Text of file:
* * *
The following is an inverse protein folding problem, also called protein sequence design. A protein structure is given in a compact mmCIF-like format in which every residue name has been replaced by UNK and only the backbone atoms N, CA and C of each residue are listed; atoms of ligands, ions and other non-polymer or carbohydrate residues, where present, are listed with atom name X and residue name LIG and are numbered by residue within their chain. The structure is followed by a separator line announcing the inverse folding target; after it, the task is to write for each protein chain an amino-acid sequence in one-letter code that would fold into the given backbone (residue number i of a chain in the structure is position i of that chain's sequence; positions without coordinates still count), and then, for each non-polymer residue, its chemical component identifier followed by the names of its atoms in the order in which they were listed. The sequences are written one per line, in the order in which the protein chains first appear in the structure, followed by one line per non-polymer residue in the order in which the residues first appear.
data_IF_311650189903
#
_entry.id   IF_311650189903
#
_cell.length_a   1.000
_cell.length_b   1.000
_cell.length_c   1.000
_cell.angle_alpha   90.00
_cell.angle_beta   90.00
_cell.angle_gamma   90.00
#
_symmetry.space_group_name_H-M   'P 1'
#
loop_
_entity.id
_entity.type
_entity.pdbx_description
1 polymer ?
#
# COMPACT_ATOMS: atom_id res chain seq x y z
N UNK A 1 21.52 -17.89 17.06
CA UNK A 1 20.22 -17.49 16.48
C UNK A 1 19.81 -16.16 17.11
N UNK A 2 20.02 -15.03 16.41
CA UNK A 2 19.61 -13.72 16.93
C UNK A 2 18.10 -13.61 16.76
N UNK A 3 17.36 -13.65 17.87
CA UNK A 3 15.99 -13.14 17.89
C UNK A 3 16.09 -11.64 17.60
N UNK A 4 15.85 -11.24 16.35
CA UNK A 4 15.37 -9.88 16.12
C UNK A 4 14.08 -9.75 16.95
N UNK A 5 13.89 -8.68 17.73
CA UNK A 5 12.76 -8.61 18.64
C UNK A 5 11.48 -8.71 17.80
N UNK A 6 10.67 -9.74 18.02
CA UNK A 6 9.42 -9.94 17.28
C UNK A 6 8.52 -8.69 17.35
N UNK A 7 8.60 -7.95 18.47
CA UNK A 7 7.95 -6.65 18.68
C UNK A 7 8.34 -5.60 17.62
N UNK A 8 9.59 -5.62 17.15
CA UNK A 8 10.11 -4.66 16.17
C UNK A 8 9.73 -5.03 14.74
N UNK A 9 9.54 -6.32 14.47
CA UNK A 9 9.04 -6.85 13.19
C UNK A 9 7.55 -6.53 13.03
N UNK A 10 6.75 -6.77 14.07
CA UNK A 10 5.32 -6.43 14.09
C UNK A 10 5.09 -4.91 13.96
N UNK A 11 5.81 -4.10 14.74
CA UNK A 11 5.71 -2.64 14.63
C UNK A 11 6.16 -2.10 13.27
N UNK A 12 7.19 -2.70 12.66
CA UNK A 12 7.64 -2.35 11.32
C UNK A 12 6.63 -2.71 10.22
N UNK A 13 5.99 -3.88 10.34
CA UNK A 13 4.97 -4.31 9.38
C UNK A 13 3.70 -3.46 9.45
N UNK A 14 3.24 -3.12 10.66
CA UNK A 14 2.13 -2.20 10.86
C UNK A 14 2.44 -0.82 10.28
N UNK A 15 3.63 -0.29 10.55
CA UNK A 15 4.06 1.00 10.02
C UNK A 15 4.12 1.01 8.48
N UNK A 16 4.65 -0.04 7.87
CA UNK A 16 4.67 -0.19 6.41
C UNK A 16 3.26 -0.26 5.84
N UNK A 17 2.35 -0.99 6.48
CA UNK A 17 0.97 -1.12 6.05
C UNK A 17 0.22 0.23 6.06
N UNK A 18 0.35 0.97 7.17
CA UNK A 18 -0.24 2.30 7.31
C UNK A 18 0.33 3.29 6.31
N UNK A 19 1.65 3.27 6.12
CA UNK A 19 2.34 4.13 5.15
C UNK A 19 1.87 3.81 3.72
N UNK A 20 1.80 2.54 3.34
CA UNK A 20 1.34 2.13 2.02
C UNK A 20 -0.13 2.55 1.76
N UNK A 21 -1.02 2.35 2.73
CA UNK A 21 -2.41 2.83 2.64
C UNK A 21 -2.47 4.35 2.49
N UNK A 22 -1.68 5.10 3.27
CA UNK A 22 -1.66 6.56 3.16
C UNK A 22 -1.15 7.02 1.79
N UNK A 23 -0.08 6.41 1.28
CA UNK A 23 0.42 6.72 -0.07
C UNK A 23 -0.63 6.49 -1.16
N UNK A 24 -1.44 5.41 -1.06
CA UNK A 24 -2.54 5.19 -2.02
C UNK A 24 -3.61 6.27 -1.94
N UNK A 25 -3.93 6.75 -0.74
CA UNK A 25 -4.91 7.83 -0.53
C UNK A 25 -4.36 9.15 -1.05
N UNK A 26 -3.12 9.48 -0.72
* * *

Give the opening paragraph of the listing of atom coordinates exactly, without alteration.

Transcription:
The following is an inverse protein folding problem, also called protein sequence design. A protein structure is given in a compact mmCIF-like format in which every residue name has been replaced by UNK and only the backbone atoms N, CA and C of each residue are listed; atoms of ligands, ions and other non-polymer or carbohydrate residues, where present, are listed with atom name X and residue name LIG and are numbered by residue within their chain. The structure is followed by a separator line announcing the inverse folding target; after it, the task is to write for each protein chain an amino-acid sequence in one-letter code that would fold into the given backbone (residue number i of a chain in the structure is position i of that chain's sequence; positions without coordinates still count), and then, for each non-polymer residue, its chemical component identifier followed by the names of its atoms in the order in which they were listed. The sequences are written one per line, in the order in which the protein chains first appear in the structure, followed by one line per non-polymer residue in the order in which the residues first appear.